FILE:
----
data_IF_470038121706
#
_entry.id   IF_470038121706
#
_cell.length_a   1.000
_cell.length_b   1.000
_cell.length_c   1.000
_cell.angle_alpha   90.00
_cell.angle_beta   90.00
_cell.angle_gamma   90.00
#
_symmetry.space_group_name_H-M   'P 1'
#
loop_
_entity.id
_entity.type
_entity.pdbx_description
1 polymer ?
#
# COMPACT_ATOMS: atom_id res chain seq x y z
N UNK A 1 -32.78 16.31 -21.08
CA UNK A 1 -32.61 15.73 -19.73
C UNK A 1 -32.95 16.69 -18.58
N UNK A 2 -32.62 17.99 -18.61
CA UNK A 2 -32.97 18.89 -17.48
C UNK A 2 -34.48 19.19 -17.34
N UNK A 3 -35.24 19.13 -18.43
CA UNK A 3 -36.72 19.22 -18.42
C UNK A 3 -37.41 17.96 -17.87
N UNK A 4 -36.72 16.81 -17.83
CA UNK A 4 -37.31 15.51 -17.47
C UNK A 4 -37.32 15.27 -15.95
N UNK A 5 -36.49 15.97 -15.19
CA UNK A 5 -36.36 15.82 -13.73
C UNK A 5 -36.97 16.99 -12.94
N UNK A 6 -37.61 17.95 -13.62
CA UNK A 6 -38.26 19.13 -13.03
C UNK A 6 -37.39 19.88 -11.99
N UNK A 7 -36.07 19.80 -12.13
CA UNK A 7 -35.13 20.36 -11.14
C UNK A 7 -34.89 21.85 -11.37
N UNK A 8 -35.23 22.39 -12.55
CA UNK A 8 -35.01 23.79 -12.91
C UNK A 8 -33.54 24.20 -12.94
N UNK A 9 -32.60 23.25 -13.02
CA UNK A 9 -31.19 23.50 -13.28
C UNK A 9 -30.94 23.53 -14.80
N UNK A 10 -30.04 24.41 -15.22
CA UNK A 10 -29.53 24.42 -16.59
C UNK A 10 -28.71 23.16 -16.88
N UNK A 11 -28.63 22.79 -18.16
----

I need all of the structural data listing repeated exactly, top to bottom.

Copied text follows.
data_IF_470038121706
#
_entry.id   IF_470038121706
#
_cell.length_a   1.000
_cell.length_b   1.000
_cell.length_c   1.000
_cell.angle_alpha   90.00
_cell.angle_beta   90.00
_cell.angle_gamma   90.00
#
_symmetry.space_group_name_H-M   'P 1'
#
loop_
_entity.id
_entity.type
_entity.pdbx_description
1 polymer ?
#
# COMPACT_ATOMS: atom_id res chain seq x y z
N UNK A 1 -32.78 16.31 -21.08
CA UNK A 1 -32.61 15.73 -19.73
C UNK A 1 -32.95 16.69 -18.58
N UNK A 2 -32.62 17.99 -18.61
CA UNK A 2 -32.97 18.89 -17.48
C UNK A 2 -34.48 19.19 -17.34
N UNK A 3 -35.24 19.13 -18.43
CA UNK A 3 -36.72 19.22 -18.42
C UNK A 3 -37.41 17.96 -17.87
N UNK A 4 -36.72 16.81 -17.83
CA UNK A 4 -37.31 15.51 -17.47
C UNK A 4 -37.32 15.27 -15.95
N UNK A 5 -36.49 15.97 -15.19
CA UNK A 5 -36.36 15.82 -13.73
C UNK A 5 -36.97 16.99 -12.94
N UNK A 6 -37.61 17.95 -13.62
CA UNK A 6 -38.26 19.13 -13.03
C UNK A 6 -37.39 19.88 -11.99
N UNK A 7 -36.07 19.80 -12.13
CA UNK A 7 -35.13 20.36 -11.14
C UNK A 7 -34.89 21.85 -11.37
N UNK A 8 -35.23 22.39 -12.55
CA UNK A 8 -35.01 23.79 -12.91
C UNK A 8 -33.54 24.20 -12.94
N UNK A 9 -32.60 23.25 -13.02
CA UNK A 9 -31.19 23.50 -13.28
C UNK A 9 -30.94 23.53 -14.80
N UNK A 10 -30.04 24.41 -15.22
CA UNK A 10 -29.53 24.42 -16.59
C UNK A 10 -28.71 23.16 -16.88
N UNK A 11 -28.63 22.79 -18.16